Toronto. A while back I posted a note about Ansco’s answer to Kodak’s baby Brownie – the Ansco Panda. In this summer 1950 LIFE ad (thanks George!) the marketeers promote the little beauty with FOUR Ansco films at a special price (in the USA, of course).
The camera is marketed with its short-falls and common Ansco features as special: The large viewer is touted as “twin lens” and a “brilliant reflex-type finder centrally located”. It has an “automatic spring-type shutter – almost all shutters were spring operated,”, “plastic body”, “red shutter release button – a feature of most Ansco cameras”, “easy to load and use – like any cheap box camera”, “sharp, big pictures”, and “12 exposures on standard 620 roll [film] – the number of shots depended on the size of the negative, and was usually 8 or 12 per roll”.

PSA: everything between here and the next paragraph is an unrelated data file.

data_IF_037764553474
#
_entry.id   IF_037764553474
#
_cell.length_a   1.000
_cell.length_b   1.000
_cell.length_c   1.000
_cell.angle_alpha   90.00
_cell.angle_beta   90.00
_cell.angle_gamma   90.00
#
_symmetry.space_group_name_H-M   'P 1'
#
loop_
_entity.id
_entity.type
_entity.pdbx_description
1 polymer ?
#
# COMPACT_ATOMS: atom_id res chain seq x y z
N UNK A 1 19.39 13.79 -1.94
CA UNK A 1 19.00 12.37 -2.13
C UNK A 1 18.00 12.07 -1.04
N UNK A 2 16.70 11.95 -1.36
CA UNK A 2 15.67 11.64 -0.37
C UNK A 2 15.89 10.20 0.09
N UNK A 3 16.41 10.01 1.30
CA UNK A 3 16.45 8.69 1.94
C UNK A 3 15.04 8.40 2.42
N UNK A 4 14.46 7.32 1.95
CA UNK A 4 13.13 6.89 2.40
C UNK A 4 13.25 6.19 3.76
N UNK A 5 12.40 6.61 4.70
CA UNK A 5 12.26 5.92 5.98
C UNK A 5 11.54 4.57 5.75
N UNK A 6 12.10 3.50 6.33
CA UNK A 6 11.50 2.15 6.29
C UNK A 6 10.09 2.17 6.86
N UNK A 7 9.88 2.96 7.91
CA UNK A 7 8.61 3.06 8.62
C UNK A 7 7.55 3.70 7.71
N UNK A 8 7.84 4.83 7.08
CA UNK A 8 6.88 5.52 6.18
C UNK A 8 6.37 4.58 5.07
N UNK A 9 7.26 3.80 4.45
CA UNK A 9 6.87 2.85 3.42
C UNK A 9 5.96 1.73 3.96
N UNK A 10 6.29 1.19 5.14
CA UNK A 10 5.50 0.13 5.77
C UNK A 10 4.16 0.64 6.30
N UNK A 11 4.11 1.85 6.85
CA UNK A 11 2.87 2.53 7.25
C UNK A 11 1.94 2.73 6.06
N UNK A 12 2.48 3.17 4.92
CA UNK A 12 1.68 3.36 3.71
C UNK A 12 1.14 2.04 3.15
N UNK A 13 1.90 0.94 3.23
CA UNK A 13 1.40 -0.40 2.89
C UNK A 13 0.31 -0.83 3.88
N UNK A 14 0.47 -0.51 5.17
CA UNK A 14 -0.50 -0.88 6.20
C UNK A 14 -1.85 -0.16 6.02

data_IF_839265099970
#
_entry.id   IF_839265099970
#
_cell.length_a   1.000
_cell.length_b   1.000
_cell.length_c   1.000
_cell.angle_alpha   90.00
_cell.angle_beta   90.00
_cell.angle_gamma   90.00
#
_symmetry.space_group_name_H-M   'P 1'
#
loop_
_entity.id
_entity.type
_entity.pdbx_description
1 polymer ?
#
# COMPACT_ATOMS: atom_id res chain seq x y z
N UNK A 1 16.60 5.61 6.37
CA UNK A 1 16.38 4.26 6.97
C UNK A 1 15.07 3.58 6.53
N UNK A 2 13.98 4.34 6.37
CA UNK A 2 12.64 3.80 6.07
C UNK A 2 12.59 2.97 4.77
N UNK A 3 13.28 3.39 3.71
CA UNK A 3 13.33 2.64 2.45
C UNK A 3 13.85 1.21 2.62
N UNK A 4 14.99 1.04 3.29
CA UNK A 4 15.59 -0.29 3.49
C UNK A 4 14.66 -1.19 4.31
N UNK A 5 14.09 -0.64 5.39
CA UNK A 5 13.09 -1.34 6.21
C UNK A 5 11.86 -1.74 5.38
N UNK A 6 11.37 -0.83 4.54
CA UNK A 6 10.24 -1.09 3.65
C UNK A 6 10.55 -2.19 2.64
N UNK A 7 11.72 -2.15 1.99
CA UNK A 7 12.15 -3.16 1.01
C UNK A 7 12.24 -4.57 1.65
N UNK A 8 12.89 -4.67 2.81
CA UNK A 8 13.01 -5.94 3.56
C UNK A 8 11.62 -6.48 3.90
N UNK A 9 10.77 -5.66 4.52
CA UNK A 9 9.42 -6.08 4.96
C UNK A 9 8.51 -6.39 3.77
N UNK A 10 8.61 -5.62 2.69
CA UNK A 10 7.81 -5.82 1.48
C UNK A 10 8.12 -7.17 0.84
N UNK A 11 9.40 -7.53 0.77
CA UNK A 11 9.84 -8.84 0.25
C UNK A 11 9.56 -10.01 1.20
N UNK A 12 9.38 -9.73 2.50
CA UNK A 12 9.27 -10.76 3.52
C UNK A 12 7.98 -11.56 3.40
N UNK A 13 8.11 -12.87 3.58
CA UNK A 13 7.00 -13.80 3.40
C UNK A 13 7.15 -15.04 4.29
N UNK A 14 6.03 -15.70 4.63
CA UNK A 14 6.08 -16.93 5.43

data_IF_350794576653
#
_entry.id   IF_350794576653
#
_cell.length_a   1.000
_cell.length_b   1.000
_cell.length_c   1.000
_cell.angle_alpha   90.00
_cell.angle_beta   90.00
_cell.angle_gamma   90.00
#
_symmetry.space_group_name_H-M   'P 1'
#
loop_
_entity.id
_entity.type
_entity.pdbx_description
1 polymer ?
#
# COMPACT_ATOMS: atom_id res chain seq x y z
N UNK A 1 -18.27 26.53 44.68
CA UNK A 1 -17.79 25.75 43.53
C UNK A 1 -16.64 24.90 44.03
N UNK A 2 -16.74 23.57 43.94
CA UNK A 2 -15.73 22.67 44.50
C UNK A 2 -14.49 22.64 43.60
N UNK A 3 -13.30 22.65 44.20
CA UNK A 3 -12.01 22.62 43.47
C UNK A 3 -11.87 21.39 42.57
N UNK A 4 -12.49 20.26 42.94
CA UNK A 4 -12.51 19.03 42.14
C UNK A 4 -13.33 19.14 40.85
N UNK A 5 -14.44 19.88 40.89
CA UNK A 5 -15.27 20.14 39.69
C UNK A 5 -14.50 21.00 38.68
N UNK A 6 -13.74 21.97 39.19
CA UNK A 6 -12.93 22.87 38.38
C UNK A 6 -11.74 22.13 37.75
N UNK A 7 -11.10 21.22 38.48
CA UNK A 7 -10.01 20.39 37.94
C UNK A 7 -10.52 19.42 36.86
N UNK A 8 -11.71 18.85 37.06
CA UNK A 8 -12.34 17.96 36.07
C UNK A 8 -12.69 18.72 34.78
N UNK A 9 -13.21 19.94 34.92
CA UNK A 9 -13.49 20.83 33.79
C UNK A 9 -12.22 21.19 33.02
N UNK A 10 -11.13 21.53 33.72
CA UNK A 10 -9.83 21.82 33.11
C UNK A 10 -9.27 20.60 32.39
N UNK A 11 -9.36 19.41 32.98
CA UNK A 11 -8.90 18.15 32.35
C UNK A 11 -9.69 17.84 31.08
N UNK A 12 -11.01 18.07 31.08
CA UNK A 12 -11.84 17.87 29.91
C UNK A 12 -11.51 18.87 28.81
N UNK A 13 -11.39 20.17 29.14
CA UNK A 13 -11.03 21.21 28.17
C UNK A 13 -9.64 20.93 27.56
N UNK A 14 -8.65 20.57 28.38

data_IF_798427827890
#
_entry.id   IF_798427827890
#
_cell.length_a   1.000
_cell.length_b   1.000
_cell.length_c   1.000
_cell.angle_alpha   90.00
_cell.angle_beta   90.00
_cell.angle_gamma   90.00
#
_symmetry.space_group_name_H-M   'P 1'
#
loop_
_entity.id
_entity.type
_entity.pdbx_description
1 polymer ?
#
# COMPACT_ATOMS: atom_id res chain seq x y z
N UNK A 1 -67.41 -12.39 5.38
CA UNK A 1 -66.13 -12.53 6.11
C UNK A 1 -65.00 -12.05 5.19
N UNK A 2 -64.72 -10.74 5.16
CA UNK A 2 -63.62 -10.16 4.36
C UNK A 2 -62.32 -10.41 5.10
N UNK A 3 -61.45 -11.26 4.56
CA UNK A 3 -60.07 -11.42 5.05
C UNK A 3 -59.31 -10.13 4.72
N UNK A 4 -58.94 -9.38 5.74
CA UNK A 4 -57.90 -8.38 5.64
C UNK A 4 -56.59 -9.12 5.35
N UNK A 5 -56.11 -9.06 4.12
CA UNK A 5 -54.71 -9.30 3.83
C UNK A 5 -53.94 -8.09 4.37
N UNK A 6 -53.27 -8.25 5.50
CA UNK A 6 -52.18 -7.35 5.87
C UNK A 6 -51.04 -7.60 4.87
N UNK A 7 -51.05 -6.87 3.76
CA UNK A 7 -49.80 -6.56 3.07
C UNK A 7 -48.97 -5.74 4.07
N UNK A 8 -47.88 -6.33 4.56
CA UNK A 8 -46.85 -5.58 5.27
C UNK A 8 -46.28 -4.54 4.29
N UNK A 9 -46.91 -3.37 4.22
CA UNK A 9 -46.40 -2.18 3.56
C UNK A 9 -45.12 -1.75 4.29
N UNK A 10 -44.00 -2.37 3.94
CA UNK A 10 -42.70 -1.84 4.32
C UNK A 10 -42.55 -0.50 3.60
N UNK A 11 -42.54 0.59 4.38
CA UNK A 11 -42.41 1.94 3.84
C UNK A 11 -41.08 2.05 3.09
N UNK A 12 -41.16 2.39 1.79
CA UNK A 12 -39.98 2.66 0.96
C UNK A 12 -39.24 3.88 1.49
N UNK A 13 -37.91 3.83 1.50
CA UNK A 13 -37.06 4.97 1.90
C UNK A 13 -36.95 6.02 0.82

And being 2-1/4 square negatives, the Panda could also take colour prints and slides when used with colour film which was much more expensive and far less light sensitive. Kodak’s 35mm Kodachrome of the day was about ASA 10 or perhaps less. Ansco Color (later Anscochrome) was about three times faster at ASA32.
And like Gillette or Kodak, the reusable product at a low price introduced the consumables (be they razor blades or film rolls) to a new audience.